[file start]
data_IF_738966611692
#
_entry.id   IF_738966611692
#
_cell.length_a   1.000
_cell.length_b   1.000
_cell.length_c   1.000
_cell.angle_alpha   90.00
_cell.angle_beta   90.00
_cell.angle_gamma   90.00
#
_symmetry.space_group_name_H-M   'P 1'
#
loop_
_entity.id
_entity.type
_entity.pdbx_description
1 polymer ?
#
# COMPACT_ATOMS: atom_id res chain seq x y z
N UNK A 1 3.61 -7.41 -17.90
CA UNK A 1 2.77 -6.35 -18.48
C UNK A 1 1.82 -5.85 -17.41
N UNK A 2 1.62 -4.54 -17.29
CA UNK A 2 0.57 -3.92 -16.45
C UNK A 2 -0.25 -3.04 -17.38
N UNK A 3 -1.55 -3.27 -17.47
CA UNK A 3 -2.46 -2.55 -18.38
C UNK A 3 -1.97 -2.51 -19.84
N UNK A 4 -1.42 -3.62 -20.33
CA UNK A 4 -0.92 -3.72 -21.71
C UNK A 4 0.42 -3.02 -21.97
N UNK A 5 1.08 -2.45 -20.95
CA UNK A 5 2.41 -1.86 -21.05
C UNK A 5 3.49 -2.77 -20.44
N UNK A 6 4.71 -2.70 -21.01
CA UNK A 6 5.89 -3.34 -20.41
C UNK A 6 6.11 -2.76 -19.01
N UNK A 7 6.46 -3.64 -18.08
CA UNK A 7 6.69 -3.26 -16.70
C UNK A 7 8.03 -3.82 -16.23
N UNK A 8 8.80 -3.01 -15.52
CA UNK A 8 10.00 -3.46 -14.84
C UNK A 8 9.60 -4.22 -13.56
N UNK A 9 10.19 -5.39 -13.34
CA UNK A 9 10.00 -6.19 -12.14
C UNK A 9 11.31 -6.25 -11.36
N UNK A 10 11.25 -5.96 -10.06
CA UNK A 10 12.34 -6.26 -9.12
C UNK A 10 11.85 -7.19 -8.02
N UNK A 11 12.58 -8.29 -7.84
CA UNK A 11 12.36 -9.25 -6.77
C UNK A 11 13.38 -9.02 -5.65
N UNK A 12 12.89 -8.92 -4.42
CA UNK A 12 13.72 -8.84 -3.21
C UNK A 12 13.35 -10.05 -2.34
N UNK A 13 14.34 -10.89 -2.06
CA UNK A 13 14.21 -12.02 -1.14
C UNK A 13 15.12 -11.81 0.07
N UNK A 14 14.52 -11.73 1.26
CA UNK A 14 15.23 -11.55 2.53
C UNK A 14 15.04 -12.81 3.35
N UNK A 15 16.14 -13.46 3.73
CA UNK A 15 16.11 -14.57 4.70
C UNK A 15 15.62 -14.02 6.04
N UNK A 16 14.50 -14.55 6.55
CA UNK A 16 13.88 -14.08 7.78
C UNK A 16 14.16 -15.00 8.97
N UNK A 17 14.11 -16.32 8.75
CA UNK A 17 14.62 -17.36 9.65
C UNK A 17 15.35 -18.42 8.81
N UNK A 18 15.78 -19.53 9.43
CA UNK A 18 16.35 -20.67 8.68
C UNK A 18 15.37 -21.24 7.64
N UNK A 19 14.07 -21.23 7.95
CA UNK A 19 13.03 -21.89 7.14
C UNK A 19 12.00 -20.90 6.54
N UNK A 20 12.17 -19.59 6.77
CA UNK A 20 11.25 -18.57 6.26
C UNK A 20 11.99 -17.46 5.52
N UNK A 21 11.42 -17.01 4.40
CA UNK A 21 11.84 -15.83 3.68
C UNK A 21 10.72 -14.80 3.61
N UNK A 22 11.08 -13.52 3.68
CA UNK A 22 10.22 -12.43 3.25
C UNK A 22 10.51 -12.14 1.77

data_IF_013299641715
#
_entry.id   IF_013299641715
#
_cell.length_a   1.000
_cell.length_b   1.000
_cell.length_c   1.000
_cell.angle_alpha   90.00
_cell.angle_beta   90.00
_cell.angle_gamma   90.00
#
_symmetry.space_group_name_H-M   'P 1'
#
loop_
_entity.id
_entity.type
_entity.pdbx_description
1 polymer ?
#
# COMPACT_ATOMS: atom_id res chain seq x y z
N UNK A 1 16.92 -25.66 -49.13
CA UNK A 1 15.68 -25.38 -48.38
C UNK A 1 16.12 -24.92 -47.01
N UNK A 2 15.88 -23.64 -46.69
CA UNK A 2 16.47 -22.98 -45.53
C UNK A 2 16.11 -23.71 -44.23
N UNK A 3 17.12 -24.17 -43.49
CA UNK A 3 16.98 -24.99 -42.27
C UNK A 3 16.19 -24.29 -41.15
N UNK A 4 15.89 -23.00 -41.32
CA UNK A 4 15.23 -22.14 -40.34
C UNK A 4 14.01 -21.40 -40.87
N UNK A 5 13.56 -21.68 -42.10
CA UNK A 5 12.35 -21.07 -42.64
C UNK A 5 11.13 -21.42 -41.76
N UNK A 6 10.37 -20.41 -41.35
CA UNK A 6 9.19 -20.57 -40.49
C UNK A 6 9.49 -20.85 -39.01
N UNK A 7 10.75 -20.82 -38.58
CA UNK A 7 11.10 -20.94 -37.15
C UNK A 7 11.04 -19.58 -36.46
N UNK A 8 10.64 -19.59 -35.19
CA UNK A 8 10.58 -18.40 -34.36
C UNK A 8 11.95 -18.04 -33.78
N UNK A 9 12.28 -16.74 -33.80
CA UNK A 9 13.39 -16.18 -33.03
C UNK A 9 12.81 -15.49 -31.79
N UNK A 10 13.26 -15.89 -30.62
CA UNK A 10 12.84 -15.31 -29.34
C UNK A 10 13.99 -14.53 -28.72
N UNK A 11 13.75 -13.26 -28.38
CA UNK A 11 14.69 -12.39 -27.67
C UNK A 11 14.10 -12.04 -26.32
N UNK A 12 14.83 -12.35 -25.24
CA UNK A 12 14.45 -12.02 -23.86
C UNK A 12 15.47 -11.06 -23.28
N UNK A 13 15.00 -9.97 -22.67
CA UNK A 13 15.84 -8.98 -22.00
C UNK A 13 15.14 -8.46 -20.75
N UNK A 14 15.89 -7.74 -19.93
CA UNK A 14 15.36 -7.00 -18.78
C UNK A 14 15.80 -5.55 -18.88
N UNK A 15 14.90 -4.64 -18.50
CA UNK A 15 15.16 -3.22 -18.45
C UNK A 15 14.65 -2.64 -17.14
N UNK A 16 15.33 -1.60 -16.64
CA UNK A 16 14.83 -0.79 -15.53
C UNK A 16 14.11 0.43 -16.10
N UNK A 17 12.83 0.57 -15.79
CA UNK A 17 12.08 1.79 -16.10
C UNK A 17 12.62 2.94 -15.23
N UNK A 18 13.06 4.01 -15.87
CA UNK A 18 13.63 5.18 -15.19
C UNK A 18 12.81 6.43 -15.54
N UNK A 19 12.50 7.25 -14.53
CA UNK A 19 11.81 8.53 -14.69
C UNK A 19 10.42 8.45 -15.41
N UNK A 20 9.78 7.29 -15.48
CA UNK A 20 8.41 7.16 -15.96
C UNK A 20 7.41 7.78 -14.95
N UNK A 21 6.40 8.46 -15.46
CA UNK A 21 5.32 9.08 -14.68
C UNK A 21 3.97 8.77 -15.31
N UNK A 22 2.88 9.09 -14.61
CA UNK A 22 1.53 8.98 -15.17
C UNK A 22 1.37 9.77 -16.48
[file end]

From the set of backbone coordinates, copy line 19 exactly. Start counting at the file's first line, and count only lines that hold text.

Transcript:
#